Elsewhere on the Interweb (3/26/08)

Megan McArdle posts about the psychology that causes parents to associate their child illnesses with vaccines, but she also reminds us what we can look forward to if parents fail to vaccinate their children:

* Leg braces and iron lungs for people with polio (57,628 cases in 1952)

* Encephalitis and sterility for people with mumps (200,000 cases a year in the 1960s)

* Congenital rubella syndrome for children whose mothers contracted the illness during pregnancy.

* Blindness, pneumonia, encephalitis, and death--one per thousand--for people with measles (nearly 1 million cases a year in the US before vaccines).

* Encephalitis and pulmonary hypertension for people with whooping cough--thanks to people who don't vaccinate their kids, in 2001, 17 people, mostly infants, died of pertussis (200,000 cases in 1940).

* Cardiac arrest and paralysis for people with diptheria (207,000 cases and about 15,000 deaths in 1920).

Failing to vaccinate your kids is not an isolated immoral act (unless you live in the woods in some commune). It is a serious negative externality. This makes it in my opinion completely fair game for government intervention to ensure that all kids attending school are vaccinated. McArdle has more on the ethics here.

According to the Chronicle of Higher Ed, the gender gap in wages doesn't just depend on what field you're in; where you teach also matters:

Mr. Umbach chewed over data concerning nearly 8,000 faculty members at 472 four-year colleges and universities who were surveyed in 2003-4 by the National Study of Postsecondary Faculty, a project of the National Center for Education Statistics. He used a "nested model" that attempted to isolate the effects of colleges' characteristics, scholarly disciplines' characteristics, and individual scholars' characteristics.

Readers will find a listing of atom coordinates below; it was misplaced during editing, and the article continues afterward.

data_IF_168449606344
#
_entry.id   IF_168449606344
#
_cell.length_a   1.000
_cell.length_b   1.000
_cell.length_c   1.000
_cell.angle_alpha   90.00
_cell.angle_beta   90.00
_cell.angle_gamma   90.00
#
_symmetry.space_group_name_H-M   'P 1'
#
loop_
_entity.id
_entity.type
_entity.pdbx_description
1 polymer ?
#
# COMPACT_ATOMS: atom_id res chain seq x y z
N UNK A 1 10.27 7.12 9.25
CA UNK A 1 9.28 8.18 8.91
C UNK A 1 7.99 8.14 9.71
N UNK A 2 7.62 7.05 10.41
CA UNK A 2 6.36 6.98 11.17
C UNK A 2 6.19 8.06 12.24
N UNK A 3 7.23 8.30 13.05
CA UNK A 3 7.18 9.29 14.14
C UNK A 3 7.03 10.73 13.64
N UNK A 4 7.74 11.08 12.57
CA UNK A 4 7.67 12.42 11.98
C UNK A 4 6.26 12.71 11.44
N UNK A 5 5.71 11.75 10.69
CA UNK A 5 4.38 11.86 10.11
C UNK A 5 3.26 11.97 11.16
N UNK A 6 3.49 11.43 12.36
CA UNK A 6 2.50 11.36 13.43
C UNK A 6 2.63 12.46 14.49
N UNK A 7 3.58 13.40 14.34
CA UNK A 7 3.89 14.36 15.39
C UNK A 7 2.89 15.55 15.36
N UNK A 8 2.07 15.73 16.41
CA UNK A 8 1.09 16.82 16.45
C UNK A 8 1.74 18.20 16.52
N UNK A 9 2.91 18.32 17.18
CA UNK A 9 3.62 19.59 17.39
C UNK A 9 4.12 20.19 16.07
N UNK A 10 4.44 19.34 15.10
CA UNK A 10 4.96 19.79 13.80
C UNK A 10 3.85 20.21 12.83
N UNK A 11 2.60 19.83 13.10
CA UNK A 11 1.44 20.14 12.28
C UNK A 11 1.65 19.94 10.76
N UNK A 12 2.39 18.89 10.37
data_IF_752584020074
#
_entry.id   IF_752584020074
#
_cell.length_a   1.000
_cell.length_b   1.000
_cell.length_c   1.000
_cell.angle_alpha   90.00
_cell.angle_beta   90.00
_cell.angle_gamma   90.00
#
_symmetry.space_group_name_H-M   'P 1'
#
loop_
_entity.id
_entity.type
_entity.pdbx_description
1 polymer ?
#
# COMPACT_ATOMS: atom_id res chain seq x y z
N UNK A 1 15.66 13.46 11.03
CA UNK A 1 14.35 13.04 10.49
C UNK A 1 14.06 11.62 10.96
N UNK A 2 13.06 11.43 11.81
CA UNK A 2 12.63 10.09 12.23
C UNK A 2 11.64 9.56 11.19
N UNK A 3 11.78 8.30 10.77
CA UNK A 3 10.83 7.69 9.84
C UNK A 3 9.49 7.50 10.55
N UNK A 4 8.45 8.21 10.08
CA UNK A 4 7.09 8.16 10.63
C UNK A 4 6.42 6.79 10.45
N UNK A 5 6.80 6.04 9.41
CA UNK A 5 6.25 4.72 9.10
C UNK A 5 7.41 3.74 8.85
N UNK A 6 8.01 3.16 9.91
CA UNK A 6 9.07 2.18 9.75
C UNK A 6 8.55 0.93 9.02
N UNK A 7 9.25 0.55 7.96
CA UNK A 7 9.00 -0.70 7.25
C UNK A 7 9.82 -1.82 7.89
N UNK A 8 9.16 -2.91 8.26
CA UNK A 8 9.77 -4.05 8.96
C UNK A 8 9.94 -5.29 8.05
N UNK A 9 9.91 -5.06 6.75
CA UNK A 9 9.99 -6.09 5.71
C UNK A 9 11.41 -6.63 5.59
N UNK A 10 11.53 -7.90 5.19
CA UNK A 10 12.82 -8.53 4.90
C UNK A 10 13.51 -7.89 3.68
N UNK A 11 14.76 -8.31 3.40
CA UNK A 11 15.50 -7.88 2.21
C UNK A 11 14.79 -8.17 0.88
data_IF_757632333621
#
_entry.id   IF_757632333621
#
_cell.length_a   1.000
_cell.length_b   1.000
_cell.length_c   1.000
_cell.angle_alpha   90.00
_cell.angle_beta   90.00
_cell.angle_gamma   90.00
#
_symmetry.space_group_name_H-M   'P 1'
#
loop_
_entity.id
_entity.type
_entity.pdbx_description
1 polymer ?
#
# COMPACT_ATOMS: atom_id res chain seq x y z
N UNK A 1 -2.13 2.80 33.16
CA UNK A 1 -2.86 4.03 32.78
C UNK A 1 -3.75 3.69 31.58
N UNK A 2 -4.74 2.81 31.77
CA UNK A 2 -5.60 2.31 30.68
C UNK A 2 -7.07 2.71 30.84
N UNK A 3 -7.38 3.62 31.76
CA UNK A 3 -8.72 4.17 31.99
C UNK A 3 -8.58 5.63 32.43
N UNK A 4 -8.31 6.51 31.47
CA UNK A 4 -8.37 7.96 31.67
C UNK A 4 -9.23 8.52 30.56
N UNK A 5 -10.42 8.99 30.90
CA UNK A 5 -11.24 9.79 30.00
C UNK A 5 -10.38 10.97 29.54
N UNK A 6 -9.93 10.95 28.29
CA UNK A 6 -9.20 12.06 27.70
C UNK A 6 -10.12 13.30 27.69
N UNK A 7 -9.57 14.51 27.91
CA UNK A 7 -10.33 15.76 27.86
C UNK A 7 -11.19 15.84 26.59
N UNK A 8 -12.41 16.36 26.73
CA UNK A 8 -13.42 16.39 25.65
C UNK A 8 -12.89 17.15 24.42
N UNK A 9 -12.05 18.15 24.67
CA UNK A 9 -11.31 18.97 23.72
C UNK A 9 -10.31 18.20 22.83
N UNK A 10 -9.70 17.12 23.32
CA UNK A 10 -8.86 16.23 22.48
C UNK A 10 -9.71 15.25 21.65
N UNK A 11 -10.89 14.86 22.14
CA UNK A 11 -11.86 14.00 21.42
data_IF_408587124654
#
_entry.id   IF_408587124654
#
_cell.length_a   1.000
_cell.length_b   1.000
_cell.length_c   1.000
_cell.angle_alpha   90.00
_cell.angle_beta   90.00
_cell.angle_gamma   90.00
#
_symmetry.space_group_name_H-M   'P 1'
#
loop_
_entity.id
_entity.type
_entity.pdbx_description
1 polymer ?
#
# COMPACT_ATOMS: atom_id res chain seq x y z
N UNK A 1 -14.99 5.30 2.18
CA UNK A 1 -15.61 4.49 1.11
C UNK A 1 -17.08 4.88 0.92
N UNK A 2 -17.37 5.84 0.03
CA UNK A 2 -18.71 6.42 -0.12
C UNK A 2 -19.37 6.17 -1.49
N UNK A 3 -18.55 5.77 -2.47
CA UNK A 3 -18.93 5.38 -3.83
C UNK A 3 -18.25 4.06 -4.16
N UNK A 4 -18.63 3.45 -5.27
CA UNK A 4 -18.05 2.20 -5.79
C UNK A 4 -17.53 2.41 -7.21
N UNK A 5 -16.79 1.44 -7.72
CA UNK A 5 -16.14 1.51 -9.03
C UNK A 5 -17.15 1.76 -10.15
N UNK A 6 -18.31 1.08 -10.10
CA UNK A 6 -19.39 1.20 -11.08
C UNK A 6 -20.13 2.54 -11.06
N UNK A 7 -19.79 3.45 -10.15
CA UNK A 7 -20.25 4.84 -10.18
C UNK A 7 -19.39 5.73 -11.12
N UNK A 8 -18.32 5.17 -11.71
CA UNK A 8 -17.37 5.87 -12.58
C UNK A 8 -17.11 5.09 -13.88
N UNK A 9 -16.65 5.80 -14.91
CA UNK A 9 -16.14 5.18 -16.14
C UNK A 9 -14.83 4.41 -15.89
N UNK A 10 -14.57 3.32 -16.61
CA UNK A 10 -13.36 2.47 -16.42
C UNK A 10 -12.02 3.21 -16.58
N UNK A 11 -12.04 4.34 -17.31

The bottom line: Mr. Umbach found that the salary gap is more strongly driven by women's concentration at certain institutions (public, master's-level institutions where faculty members tend to teach more sections and draw less outside research money) than by their concentration in certain disciplines, like education and anthropology.


Even after controlling for women's concentration in disciplines and institutions, Mr. Umbach found an unexplained salary gap between men and women -- the sort of gap that might be caused in part by sheer discrimination on the part of administrators -- of roughly 4.2 percent.

That gap is smaller than many other scholars have found, but Mr. Umbach stressed that it is not trivial. "That's roughly $3,200 per year, in this sample," he said.

Mr. Umbach makes a point that you have to consider where people work as well as discipline. I know a lot of young female researchers who are drawn to work at liberal arts colleges because those jobs are more conducive to family and having a life. However, they also pay less. This explains part of the wage gap.

On the other hand there is still an (albeit smaller) gap in wages even when factors like this are controlled for. This suggests a certain level of discrimination -- probably subconscious in my opinion -- and we need to address it as a continuing issue.

Researchers use Diffusion Tensor Imaging (DTI) -- a way of following axons using an MRI -- to show that the arcuate fasciculus is larger and more diffuse in humans than in other primates. The arcuate fasciculus connects two important areas involved in language processing: Wernicke's area involved in speech comprehension and Broca's area involved in speech production. This suggests that changes in the arcuate fasciculus may have been important in the evolution of language:

To explore the evolution of human language, Yerkes researcher James Rilling, PhD, and his colleagues studied the arcuate fasciculus, a pathway that connects brain regions known to be involved in human language, such as Broca's area in the frontal lobe and Wernicke's area in the temporal lobe. Using DTI, researchers compared the size and trajectory of the arcuate fasciculus in humans, rhesus macaques and chimpanzees.

According to Rilling, "The human arcuate fasiculus differed from that of the rhesus macaques and chimpanzees in having a much larger and more widespread projection to areas in the middle temporal lobe, outside of the classical Wernicke's area. We know from previous functional imaging studies that the middle temporal lobe is involved with analyzing the meanings of words. In humans, it seems the brain not only evolved larger language regions but also a network of fibers to connect those regions, which supports humans superior language capabilities."

Mo has more on this paper here. I discuss the functions of Broca's and Wernicke's here.

Read the whole thing.

More like this